Another architectural icon (isn't this such an overused word?) is - drum roll please - the Flatiron Building!

But the building's history and role in the evolution of building techniques make this building truly iconic. It was not only designed by that famous Chicago architect, Daniel Burnham (the same American architect that was commissioned to design the Philippine cities of Manila and Baguio), but it was one the first buildings in New York to use steel frame that enabled it to be built to 22 storeys (based on some historians, the conventional belief that the steel frame was first used in the Flatiron Building is not true; there are other buildings that were built in the 1890s that utilized the steel frame.

Even if the Flatiron Building is not what it claims to be, that is, New York's first true skyscraper, it is still worth a visit and you really can't avoid because of its very strategic location at the convergence of Fifth Avenue and Broadway.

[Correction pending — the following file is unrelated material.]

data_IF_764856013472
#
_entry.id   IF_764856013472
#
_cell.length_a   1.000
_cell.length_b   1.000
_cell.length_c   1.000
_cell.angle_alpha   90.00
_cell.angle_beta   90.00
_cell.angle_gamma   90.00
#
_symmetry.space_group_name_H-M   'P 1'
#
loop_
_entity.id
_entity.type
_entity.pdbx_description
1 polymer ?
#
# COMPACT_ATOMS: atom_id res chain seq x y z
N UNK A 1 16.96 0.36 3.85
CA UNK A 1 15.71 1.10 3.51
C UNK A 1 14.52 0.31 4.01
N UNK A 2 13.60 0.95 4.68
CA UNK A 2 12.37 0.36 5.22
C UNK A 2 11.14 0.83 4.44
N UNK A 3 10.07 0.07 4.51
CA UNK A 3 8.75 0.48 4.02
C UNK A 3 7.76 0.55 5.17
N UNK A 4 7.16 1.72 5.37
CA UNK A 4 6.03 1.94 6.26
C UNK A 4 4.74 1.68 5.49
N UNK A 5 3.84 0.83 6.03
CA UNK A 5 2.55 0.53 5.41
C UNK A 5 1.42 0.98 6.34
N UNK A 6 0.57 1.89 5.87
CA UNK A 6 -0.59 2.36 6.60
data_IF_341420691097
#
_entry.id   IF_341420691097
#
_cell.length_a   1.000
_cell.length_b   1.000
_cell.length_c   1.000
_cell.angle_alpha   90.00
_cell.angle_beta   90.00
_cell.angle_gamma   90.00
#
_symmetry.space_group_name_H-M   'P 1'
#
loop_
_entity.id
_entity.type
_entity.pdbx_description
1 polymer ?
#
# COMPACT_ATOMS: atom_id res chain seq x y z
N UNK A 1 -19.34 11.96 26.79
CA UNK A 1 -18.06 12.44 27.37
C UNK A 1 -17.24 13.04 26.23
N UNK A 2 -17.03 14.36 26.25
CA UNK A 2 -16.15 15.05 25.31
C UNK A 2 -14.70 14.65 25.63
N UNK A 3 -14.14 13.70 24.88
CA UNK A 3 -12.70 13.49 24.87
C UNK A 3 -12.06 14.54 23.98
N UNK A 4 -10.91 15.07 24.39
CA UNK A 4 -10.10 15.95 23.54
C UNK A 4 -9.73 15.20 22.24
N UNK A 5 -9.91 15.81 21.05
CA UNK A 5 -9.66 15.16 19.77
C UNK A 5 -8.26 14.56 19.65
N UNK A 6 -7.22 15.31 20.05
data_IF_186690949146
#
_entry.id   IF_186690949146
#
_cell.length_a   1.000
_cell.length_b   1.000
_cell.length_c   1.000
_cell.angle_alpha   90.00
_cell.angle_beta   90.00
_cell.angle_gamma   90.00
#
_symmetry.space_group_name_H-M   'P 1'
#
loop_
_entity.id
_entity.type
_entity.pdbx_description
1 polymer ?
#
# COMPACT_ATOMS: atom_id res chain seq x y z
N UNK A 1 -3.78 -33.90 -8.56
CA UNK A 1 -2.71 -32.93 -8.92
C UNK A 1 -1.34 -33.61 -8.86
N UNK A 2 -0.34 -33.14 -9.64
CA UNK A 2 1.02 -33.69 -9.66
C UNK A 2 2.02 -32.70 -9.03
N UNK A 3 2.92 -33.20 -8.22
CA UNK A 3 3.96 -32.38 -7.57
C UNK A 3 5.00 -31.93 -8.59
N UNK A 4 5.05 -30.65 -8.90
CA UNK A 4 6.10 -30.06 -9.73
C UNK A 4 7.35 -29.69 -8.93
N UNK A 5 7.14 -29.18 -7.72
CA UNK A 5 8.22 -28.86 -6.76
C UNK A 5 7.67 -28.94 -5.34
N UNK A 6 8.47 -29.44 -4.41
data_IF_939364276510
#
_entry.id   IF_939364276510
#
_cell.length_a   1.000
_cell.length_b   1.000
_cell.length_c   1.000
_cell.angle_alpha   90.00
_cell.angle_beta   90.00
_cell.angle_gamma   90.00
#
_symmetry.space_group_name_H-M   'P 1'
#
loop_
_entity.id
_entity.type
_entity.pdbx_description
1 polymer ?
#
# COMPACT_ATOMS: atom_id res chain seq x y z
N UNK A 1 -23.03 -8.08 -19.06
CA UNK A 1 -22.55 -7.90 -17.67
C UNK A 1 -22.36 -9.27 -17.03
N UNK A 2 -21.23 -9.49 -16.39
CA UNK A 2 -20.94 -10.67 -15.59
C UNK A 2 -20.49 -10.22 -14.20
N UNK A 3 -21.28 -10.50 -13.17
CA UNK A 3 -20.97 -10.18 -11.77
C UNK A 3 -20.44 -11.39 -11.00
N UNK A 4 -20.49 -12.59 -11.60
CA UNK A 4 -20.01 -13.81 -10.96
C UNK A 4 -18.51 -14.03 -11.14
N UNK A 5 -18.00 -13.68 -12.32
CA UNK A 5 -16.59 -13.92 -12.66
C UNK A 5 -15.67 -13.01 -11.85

Tijavi's Profile Photo
Feb 17, 2012

The first Skycraper in the world

It is not well known among tourists, or those, who are not interested in historical architecture. the 22-story Flatiron Building designed in the Beaux-Arts style, is a favorite of New Yorkers. It is considered the first and the oldest surviving Skycraper with its height of 87 m though in fact the Park Row Building is older and taller.

When completed, the Fuller Building, as it was originally known, caused a sensation. Architect Daniel Burnham made ingenious use of the triangular wedge of land at 23rd Street, 5th Avenue, and Broadway, using a revolutionary steel frame. Covered with a limestone and white terra-cotta skin in the Italian Renaissance style, the building was called Flatiron because of its shape resembling a clothing iron. During construction some thought it would fall over and the building was nicknamed Burnham's Folly.
The wind-tunnel effect around the building became also popular, groups of men would gather, to watch women walking by have their skirts blown up.
The building originally housed a restaurant and an observation deck on the 21st floor, now are long closed to the public.